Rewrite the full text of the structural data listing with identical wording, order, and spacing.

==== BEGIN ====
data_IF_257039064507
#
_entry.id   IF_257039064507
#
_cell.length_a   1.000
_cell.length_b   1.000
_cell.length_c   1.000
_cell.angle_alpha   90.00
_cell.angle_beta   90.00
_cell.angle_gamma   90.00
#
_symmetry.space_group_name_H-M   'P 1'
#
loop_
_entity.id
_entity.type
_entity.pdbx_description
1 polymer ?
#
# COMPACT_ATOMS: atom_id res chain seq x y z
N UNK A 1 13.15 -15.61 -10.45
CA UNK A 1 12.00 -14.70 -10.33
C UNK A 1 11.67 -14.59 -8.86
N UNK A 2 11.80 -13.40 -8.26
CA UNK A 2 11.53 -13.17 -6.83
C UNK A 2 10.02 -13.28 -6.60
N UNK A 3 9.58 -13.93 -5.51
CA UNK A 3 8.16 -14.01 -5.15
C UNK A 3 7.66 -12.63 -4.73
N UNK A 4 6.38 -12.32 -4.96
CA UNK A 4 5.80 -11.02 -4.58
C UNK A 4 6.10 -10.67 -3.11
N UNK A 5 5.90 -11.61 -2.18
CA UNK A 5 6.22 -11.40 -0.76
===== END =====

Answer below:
data_IF_257039064507
#
_entry.id   IF_257039064507
#
_cell.length_a   1.000
_cell.length_b   1.000
_cell.length_c   1.000
_cell.angle_alpha   90.00
_cell.angle_beta   90.00
_cell.angle_gamma   90.00
#
_symmetry.space_group_name_H-M   'P 1'
#
loop_
_entity.id
_entity.type
_entity.pdbx_description
1 polymer ?
#
# COMPACT_ATOMS: atom_id res chain seq x y z
N UNK A 1 13.15 -15.61 -10.45
CA UNK A 1 12.00 -14.70 -10.33
C UNK A 1 11.67 -14.59 -8.86
N UNK A 2 11.80 -13.40 -8.26
CA UNK A 2 11.53 -13.17 -6.83
C UNK A 2 10.02 -13.28 -6.60
N UNK A 3 9.58 -13.93 -5.51
CA UNK A 3 8.16 -14.01 -5.15
C UNK A 3 7.66 -12.63 -4.73
N UNK A 4 6.38 -12.32 -4.96
CA UNK A 4 5.80 -11.02 -4.58
C UNK A 4 6.10 -10.67 -3.11
N UNK A 5 5.90 -11.61 -2.18
CA UNK A 5 6.22 -11.40 -0.76